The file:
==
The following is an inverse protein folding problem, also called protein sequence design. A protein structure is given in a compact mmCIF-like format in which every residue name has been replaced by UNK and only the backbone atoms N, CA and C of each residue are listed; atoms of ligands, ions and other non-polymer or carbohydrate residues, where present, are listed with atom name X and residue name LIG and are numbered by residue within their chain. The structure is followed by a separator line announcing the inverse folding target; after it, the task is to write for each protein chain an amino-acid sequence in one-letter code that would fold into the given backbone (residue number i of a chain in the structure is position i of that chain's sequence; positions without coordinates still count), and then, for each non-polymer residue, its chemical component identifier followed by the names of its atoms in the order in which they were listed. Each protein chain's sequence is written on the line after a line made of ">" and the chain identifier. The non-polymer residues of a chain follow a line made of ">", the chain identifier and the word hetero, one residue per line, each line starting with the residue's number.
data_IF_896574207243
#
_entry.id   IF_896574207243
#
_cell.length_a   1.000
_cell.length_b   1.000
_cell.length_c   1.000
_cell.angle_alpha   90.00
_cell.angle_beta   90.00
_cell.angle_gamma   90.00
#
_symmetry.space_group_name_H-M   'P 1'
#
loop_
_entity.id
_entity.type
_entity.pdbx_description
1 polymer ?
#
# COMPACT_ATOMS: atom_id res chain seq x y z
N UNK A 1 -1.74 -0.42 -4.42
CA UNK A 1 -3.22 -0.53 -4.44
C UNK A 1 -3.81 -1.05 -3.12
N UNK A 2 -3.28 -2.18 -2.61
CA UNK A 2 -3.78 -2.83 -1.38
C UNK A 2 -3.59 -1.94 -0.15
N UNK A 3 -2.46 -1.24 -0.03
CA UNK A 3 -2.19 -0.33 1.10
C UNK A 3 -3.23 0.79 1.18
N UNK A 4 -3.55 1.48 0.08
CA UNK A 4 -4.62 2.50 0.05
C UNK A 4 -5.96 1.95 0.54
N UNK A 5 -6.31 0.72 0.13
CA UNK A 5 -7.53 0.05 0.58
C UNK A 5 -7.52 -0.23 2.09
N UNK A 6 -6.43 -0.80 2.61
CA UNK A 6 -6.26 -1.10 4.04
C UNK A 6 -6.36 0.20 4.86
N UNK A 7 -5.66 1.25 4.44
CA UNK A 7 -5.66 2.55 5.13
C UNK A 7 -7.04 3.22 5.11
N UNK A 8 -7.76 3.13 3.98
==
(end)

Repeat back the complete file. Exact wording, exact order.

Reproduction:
The following is an inverse protein folding problem, also called protein sequence design. A protein structure is given in a compact mmCIF-like format in which every residue name has been replaced by UNK and only the backbone atoms N, CA and C of each residue are listed; atoms of ligands, ions and other non-polymer or carbohydrate residues, where present, are listed with atom name X and residue name LIG and are numbered by residue within their chain. The structure is followed by a separator line announcing the inverse folding target; after it, the task is to write for each protein chain an amino-acid sequence in one-letter code that would fold into the given backbone (residue number i of a chain in the structure is position i of that chain's sequence; positions without coordinates still count), and then, for each non-polymer residue, its chemical component identifier followed by the names of its atoms in the order in which they were listed. Each protein chain's sequence is written on the line after a line made of ">" and the chain identifier. The non-polymer residues of a chain follow a line made of ">", the chain identifier and the word hetero, one residue per line, each line starting with the residue's number.
data_IF_896574207243
#
_entry.id   IF_896574207243
#
_cell.length_a   1.000
_cell.length_b   1.000
_cell.length_c   1.000
_cell.angle_alpha   90.00
_cell.angle_beta   90.00
_cell.angle_gamma   90.00
#
_symmetry.space_group_name_H-M   'P 1'
#
loop_
_entity.id
_entity.type
_entity.pdbx_description
1 polymer ?
#
# COMPACT_ATOMS: atom_id res chain seq x y z
N UNK A 1 -1.74 -0.42 -4.42
CA UNK A 1 -3.22 -0.53 -4.44
C UNK A 1 -3.81 -1.05 -3.12
N UNK A 2 -3.28 -2.18 -2.61
CA UNK A 2 -3.78 -2.83 -1.38
C UNK A 2 -3.59 -1.94 -0.15
N UNK A 3 -2.46 -1.24 -0.03
CA UNK A 3 -2.19 -0.33 1.10
C UNK A 3 -3.23 0.79 1.18
N UNK A 4 -3.55 1.48 0.08
CA UNK A 4 -4.62 2.50 0.05
C UNK A 4 -5.96 1.95 0.54
N UNK A 5 -6.31 0.72 0.13
CA UNK A 5 -7.53 0.05 0.58
C UNK A 5 -7.52 -0.23 2.09
N UNK A 6 -6.43 -0.80 2.61
CA UNK A 6 -6.26 -1.10 4.04
C UNK A 6 -6.36 0.20 4.86
N UNK A 7 -5.66 1.25 4.44
CA UNK A 7 -5.66 2.55 5.13
C UNK A 7 -7.04 3.22 5.11
N UNK A 8 -7.76 3.13 3.98